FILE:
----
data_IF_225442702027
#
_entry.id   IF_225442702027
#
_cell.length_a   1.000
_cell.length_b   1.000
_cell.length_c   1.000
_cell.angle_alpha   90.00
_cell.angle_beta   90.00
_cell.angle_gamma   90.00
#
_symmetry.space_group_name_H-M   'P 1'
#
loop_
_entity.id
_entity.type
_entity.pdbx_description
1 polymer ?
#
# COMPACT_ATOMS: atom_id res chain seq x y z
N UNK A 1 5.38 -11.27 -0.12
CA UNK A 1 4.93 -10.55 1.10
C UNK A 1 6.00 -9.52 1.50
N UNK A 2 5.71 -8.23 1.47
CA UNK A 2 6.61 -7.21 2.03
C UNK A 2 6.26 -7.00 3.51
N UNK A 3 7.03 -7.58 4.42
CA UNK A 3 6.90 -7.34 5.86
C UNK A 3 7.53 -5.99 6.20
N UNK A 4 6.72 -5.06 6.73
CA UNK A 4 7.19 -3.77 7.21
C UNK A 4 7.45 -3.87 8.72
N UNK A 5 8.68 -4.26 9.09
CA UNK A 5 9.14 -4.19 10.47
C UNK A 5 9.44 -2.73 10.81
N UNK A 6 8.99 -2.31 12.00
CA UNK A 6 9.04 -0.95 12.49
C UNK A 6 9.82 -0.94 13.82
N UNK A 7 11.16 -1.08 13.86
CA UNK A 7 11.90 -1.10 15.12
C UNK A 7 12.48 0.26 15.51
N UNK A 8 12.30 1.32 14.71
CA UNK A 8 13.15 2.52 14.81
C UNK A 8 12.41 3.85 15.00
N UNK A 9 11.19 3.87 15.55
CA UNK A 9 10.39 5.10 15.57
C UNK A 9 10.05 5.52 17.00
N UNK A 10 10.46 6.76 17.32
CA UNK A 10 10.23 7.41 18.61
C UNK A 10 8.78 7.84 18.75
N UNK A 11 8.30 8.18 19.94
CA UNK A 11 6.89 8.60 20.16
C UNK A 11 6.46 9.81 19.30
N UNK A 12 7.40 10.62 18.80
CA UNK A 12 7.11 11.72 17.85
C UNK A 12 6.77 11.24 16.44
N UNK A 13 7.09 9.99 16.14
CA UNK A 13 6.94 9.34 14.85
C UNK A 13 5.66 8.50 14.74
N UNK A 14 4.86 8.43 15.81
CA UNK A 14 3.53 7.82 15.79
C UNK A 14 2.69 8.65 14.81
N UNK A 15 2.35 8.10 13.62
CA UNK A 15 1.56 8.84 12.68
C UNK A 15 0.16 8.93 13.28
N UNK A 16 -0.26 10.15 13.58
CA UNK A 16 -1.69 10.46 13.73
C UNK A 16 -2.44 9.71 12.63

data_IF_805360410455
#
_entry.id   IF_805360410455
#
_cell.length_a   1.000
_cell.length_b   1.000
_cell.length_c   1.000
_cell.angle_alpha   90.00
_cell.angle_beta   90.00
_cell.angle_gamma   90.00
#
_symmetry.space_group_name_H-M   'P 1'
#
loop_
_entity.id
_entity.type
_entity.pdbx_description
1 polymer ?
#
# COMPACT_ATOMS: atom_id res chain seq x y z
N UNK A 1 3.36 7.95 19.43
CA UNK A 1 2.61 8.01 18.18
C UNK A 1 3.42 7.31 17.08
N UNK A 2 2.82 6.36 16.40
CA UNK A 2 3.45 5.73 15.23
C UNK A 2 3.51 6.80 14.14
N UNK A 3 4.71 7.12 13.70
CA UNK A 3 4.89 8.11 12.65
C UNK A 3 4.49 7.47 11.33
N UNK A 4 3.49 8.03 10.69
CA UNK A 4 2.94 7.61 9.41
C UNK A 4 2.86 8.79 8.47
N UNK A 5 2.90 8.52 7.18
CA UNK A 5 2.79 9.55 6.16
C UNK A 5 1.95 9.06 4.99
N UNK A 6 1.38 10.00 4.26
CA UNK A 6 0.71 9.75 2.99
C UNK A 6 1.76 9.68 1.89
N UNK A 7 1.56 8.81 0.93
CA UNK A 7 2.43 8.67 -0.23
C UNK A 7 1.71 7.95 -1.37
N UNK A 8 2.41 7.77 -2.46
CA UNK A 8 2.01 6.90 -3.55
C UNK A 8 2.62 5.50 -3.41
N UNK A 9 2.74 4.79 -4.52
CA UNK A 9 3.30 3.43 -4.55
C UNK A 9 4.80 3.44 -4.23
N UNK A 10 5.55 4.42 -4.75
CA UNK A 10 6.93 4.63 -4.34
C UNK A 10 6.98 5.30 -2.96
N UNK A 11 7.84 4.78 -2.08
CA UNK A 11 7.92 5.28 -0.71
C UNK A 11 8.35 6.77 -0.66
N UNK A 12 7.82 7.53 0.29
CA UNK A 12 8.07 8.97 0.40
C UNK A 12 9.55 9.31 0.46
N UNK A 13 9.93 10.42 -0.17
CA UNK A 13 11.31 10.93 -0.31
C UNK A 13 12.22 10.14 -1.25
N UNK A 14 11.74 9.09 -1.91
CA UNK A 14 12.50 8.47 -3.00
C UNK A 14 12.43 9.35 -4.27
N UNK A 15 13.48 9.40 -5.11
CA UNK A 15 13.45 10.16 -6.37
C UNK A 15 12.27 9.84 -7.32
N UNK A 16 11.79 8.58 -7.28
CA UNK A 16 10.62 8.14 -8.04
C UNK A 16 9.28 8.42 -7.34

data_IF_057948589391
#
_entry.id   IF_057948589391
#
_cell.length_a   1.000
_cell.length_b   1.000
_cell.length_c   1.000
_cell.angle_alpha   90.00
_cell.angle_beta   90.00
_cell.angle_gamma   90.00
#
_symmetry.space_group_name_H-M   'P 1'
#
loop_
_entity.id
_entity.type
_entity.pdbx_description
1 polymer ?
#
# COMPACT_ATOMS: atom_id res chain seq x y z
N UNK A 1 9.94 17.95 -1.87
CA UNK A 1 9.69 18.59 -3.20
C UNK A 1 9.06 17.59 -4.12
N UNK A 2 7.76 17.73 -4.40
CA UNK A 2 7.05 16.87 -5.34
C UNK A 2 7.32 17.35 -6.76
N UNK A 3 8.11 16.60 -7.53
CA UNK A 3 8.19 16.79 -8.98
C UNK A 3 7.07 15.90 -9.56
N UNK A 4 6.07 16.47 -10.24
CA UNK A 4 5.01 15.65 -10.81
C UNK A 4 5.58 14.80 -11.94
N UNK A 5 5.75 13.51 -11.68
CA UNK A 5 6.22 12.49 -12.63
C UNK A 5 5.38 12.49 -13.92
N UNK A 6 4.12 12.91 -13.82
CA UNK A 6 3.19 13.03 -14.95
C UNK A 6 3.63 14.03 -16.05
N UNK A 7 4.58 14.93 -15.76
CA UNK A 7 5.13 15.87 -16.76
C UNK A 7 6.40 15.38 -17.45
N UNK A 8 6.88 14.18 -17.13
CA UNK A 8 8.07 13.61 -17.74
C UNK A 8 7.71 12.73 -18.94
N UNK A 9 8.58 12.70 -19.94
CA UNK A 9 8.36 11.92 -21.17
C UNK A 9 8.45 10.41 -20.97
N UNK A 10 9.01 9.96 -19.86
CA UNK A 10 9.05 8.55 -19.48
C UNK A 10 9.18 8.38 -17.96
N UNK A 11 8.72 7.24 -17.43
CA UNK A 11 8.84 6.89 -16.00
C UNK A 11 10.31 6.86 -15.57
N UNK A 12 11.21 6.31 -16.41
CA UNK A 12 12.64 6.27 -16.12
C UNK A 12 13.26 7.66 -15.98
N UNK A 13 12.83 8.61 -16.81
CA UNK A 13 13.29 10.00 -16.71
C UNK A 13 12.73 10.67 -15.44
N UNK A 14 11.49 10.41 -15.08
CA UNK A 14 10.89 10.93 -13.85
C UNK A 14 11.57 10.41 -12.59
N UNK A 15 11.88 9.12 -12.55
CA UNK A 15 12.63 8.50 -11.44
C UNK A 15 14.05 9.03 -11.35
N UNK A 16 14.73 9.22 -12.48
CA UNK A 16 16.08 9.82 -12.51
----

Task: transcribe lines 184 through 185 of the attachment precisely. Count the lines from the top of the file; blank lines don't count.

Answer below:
N UNK A 10 9.01 9.96 -19.86
CA UNK A 10 9.05 8.55 -19.48